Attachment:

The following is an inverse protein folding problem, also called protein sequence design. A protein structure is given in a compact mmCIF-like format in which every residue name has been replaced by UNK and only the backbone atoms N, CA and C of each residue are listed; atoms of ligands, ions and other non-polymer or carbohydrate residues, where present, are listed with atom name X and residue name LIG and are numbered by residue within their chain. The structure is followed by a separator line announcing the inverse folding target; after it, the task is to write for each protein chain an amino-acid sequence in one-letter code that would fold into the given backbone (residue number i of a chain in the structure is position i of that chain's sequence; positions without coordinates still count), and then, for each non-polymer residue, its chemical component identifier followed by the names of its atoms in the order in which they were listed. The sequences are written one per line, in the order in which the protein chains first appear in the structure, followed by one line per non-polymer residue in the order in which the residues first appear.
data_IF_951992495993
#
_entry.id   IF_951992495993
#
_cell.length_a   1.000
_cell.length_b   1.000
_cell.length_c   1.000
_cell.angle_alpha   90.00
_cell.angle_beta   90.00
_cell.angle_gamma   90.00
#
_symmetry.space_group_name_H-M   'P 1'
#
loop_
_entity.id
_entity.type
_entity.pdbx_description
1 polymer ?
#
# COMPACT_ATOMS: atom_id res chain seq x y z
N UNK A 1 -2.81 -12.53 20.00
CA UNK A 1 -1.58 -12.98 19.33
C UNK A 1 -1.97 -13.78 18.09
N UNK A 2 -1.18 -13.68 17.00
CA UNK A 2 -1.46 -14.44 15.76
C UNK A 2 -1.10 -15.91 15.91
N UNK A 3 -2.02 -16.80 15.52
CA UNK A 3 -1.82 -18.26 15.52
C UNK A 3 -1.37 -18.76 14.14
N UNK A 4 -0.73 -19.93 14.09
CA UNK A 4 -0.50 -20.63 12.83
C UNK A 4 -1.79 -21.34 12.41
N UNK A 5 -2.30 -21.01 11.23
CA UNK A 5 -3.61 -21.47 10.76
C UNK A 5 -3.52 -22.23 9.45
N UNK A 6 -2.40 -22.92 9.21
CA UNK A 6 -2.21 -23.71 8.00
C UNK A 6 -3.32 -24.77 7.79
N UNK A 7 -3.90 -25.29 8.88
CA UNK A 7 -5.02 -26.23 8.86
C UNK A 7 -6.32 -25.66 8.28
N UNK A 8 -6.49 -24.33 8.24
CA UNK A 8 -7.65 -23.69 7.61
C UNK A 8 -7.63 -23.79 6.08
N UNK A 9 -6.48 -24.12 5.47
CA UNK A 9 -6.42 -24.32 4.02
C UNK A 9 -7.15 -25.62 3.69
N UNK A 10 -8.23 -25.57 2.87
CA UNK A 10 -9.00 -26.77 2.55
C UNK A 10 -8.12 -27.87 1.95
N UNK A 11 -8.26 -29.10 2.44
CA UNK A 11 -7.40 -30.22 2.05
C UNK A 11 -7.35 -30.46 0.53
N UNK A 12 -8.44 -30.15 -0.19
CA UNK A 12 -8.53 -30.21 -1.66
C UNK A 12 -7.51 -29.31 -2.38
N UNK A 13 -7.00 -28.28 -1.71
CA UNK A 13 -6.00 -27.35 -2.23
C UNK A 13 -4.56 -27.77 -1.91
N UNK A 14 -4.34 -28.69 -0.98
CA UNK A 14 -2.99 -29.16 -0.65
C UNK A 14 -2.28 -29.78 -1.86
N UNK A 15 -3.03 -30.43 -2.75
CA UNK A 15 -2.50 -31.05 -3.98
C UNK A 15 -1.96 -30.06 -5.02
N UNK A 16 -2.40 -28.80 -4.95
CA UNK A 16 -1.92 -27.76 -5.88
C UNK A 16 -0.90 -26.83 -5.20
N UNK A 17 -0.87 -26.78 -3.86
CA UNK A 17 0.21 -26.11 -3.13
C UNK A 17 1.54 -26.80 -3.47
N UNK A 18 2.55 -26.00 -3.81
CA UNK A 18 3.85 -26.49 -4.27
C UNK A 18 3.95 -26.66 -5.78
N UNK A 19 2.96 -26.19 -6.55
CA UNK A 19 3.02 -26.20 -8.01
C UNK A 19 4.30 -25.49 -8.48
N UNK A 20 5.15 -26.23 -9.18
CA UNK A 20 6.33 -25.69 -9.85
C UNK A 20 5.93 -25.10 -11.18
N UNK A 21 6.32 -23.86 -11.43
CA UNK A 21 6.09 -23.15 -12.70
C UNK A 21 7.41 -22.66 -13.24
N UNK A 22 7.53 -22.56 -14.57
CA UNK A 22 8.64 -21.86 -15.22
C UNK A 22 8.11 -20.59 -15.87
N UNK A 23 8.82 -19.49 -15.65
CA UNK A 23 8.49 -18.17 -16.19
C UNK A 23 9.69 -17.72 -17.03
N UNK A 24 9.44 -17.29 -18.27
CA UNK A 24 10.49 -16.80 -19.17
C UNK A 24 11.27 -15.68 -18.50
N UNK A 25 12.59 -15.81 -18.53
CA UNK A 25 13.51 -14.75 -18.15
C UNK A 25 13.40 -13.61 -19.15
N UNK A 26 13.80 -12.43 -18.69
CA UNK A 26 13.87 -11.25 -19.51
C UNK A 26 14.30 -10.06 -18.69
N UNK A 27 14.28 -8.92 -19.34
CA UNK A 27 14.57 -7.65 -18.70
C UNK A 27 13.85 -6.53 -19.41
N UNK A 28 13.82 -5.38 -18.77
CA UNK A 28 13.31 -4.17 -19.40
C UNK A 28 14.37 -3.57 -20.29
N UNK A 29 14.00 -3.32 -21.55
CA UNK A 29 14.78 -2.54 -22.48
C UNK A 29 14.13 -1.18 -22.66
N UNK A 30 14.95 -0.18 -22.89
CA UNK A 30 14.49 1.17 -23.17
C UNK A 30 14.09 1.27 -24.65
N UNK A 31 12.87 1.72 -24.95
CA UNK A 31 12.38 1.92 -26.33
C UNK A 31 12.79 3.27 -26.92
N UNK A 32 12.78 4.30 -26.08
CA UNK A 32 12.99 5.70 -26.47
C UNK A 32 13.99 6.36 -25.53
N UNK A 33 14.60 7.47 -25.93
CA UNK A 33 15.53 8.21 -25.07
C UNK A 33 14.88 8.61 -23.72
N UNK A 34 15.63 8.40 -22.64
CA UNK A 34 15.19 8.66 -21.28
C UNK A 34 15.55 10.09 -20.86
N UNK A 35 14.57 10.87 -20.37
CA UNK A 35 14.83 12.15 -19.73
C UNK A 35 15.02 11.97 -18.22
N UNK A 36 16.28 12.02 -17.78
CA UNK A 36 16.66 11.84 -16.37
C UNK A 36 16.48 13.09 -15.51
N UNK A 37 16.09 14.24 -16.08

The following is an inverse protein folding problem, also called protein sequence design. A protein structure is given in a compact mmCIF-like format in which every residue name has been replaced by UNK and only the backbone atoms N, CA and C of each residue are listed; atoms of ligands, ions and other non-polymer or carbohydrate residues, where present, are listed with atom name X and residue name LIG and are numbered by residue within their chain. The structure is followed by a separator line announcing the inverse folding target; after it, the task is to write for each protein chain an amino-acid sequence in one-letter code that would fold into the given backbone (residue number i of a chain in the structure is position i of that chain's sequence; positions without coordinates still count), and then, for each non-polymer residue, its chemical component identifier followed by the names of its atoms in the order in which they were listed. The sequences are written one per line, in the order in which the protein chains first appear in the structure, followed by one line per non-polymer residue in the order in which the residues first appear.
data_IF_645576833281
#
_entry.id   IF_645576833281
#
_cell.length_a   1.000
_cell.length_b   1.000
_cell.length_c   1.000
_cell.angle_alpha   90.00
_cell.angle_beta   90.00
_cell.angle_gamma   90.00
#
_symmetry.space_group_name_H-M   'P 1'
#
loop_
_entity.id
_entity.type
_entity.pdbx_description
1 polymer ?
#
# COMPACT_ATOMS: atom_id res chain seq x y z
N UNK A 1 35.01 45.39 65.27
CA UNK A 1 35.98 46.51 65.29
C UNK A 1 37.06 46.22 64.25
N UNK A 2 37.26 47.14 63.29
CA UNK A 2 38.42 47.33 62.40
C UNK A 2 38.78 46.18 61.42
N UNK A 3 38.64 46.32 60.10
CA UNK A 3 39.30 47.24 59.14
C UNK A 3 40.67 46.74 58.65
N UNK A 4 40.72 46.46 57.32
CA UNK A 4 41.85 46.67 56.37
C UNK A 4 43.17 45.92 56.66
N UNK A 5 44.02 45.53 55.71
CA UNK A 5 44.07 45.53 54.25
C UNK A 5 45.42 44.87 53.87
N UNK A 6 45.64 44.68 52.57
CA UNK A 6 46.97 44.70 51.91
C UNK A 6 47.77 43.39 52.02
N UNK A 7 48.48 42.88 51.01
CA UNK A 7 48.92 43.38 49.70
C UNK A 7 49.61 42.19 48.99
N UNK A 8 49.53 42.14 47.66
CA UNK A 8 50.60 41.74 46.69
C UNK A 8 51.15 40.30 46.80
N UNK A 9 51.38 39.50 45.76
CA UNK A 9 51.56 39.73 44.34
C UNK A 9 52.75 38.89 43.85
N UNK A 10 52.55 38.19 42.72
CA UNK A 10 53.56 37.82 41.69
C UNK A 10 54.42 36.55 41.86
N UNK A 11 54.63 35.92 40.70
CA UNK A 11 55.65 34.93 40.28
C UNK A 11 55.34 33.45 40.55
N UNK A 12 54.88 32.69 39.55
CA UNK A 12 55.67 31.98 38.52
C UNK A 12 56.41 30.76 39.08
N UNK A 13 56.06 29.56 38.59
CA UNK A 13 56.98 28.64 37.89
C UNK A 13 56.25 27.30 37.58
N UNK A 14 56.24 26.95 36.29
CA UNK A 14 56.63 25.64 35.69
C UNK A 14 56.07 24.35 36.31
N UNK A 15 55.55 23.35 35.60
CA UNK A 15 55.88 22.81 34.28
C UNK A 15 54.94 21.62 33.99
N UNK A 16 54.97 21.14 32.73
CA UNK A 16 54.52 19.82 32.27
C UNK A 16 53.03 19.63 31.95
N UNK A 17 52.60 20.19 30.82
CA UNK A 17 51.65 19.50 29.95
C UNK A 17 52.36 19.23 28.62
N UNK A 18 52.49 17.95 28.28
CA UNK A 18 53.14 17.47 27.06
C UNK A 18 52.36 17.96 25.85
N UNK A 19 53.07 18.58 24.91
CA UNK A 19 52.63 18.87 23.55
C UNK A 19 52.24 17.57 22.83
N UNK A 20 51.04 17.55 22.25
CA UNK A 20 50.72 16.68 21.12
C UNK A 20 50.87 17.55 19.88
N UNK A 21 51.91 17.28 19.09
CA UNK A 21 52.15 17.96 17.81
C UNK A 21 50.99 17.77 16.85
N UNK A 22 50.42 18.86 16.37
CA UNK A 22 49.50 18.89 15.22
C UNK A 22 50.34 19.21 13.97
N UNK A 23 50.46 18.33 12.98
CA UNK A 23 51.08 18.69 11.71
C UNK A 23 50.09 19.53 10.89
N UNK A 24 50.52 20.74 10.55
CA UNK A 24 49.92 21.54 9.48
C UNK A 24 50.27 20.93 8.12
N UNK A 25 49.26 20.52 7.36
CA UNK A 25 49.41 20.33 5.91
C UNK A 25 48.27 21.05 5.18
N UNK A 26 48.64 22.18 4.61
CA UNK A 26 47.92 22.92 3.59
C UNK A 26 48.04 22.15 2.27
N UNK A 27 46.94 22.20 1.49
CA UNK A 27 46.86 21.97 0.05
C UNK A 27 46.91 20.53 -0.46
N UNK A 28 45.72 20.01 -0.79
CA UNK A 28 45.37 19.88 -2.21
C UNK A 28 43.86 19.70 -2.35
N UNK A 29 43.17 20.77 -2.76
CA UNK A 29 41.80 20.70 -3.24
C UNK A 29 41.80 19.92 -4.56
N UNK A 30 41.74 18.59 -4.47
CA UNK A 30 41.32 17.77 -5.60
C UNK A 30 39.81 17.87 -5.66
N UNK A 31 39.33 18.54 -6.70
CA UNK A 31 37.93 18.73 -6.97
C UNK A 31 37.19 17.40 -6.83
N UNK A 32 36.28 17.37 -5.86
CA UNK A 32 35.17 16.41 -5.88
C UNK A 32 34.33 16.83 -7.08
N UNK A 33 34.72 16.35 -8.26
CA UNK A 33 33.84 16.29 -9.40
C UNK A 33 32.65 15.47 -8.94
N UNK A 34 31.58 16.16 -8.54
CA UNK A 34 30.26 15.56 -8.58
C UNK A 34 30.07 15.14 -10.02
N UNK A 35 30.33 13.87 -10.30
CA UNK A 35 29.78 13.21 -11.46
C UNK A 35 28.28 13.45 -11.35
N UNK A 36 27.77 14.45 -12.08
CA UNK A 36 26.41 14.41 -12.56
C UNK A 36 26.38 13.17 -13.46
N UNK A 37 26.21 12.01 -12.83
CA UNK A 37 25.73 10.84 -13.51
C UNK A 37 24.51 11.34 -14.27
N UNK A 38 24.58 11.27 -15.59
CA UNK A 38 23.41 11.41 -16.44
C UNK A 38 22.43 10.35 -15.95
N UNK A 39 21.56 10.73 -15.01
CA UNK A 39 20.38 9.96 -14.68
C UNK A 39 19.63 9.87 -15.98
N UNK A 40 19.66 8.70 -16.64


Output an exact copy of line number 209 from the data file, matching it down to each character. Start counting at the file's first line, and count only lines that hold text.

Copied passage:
N UNK A 20 51.04 17.55 22.25